John Chambers, the chairman of the sovereign ratings committee at S&P, said Wednesday morning that a U.S. default would amount to an economic catastrophe worse than the collapse of Lehman Brothers.
When asked if the ratings agency would consider a second downgrade of the U.S.’s credit rating in little more than two years, Chambers told CBS “This Morning” that the agency would “look and see” how Congress responds over the next few days.
Chambers also explained, neatly, the glaring absurdity of the debt ceiling crisis:
“We have a budget system that’s unlike any other budget system that I’m familiar with. We have spending and revenue measures that have originated from an original act in Congress. Now it’s a question of funding them. The spending has already been approved, but now the elected officials are balking at funding that spending.”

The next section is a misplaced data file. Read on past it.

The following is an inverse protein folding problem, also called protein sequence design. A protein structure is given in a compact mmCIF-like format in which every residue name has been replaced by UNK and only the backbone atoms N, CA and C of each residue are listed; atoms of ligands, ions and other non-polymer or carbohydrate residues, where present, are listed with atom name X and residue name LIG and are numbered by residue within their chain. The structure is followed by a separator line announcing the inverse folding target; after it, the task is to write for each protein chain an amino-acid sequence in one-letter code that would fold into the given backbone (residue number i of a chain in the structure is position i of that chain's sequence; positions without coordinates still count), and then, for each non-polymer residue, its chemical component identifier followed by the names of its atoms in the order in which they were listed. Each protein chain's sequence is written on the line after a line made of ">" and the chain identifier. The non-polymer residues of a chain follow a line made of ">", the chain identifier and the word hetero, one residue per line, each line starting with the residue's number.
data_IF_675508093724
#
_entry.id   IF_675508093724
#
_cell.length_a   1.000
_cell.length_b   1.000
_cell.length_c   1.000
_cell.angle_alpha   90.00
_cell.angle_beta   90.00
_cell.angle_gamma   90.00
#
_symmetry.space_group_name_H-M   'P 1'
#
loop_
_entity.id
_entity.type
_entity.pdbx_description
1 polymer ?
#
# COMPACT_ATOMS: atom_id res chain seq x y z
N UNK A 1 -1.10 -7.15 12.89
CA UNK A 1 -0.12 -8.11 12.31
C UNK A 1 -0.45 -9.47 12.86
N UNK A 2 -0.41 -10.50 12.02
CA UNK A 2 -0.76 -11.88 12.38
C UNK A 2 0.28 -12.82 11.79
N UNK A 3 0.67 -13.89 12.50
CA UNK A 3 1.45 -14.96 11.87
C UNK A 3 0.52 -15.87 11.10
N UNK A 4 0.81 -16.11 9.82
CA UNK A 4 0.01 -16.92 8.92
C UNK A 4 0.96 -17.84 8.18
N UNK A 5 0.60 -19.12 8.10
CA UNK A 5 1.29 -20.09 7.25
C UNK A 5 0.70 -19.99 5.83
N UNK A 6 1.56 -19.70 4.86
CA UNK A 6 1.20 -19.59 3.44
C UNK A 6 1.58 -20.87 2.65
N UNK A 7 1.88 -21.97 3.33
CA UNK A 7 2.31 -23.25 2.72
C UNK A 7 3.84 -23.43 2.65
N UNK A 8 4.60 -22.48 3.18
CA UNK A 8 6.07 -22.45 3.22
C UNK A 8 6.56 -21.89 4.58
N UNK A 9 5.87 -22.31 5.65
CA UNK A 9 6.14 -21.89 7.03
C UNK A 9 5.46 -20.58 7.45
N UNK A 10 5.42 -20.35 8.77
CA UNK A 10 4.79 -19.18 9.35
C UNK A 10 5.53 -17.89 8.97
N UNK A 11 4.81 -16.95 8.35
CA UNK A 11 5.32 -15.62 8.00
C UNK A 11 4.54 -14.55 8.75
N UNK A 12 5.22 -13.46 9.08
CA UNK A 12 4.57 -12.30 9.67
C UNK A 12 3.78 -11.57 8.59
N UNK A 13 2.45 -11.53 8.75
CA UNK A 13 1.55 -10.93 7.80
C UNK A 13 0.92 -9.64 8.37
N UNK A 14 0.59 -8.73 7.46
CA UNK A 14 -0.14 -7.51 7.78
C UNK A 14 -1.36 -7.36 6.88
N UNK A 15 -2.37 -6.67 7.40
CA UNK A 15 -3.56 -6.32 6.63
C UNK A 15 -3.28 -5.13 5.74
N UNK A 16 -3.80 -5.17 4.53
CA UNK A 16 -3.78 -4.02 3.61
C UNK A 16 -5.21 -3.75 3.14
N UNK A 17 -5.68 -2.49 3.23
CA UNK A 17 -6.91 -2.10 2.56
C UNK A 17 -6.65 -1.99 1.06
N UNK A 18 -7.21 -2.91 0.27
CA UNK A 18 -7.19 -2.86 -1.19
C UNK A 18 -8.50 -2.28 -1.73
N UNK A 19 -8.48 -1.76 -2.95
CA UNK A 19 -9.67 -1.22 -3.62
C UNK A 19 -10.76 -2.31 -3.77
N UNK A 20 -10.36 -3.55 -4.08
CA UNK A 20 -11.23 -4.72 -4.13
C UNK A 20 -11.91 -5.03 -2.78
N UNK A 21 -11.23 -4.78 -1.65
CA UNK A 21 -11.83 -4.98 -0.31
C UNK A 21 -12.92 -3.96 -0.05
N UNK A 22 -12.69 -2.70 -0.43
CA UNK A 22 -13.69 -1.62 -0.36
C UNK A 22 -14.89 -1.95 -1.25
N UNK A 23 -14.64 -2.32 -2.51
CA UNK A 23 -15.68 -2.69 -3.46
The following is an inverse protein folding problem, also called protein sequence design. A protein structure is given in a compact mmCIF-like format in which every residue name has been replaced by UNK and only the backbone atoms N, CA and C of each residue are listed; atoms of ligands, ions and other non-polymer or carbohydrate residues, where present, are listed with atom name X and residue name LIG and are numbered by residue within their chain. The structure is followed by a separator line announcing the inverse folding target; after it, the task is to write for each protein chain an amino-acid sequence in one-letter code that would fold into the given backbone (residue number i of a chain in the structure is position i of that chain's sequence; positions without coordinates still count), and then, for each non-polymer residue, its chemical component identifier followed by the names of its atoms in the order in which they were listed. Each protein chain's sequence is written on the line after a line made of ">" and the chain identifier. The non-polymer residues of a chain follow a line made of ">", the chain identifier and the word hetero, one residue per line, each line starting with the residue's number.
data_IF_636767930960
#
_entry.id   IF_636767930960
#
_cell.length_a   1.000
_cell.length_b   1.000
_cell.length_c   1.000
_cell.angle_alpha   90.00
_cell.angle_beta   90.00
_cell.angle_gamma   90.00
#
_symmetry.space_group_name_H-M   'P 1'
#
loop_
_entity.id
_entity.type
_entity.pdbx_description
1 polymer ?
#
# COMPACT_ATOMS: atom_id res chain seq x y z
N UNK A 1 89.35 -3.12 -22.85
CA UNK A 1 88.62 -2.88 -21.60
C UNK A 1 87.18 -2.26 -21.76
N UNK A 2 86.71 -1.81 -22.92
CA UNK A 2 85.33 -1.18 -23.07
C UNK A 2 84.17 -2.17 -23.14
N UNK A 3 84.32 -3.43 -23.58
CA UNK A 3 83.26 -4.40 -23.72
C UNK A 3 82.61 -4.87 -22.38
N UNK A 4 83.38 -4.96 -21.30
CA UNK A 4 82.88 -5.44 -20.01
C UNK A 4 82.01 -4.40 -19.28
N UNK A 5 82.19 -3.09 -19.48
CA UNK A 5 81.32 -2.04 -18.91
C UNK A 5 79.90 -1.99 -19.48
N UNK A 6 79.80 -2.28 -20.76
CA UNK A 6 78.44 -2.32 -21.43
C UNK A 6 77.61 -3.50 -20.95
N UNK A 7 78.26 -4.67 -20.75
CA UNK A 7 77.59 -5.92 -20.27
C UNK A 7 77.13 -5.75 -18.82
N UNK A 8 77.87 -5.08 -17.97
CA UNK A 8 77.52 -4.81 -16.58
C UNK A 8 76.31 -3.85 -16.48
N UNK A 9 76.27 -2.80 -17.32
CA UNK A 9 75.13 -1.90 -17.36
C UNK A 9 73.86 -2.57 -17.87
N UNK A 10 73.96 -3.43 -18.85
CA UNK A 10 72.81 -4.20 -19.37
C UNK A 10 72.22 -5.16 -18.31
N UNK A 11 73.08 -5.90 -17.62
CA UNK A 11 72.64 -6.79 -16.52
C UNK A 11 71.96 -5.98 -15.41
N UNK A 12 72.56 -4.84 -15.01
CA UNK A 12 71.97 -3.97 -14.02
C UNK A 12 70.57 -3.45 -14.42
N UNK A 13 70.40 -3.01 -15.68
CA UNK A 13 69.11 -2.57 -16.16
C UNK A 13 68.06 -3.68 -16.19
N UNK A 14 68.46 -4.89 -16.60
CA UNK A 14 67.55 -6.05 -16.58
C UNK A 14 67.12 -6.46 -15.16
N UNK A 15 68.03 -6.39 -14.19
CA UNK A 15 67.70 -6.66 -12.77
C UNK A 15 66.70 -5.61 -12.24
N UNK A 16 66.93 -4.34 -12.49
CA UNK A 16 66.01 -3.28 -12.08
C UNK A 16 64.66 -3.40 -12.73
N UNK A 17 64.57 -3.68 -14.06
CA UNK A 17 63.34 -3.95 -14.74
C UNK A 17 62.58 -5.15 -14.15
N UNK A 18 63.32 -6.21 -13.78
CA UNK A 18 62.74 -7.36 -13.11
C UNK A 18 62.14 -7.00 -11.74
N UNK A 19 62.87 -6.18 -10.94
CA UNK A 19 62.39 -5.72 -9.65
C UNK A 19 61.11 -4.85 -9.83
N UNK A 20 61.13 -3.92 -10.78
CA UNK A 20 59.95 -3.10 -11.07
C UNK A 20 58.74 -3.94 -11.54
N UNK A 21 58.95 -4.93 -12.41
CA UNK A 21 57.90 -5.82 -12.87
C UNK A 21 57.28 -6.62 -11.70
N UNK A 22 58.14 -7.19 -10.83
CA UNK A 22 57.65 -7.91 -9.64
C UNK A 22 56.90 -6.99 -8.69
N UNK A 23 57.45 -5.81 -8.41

It’d be worse than Lehman Brothers, he said, and it’d be “needless.” During the last debt-ceiling crisis in 2011, the S&P stripped the U.S. of its AAA credit rating, citing political instability. Fitch revised the outlook on their rating to negative from stable on Wednesday — citing, again, political instability.
An agreement in the Senate to raise the debt ceiling and reopen the government looks imminent, as Majority Leader Harry Reid and Minority Leader Mitch McConnell worked late into the night Tuesday to hash out a deal. It would fund the government through mid-January and raise the debt ceiling through Feb. 7. It also would set up a budget conference that would end no later than Dec. 13.
Here’s the clip of Chambers’ CBS appearance:
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